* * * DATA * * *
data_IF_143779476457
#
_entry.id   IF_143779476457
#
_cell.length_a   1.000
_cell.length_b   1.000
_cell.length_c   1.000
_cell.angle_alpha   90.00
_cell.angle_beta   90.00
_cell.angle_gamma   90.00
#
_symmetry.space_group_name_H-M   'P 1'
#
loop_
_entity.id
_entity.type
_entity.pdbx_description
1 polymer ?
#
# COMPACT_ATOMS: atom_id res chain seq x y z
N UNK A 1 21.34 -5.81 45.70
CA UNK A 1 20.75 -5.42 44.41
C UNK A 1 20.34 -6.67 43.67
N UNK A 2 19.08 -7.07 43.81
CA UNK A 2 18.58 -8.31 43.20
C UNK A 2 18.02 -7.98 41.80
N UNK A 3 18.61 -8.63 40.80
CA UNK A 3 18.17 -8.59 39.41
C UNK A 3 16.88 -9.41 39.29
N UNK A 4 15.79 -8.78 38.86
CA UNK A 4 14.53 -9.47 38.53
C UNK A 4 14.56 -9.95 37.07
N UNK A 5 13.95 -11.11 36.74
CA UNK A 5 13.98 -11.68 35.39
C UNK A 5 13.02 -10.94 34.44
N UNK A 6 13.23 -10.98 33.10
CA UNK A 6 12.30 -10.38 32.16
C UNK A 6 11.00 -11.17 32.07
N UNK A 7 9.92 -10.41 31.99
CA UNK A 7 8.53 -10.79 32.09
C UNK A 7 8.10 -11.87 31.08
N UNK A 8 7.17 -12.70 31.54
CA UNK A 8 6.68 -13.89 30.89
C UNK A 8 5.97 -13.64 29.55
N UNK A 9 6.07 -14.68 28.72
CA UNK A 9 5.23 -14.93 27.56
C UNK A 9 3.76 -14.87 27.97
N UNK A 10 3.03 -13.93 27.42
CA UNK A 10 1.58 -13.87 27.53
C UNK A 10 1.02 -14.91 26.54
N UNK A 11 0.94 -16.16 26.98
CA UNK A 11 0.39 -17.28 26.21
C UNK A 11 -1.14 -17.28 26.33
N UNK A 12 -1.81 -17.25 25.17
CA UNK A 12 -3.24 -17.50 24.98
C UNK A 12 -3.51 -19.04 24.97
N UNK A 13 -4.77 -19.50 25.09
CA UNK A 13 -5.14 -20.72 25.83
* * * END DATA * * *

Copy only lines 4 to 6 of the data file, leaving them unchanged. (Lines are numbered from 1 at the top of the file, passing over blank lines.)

#
_cell.length_a   1.000
_cell.length_b   1.000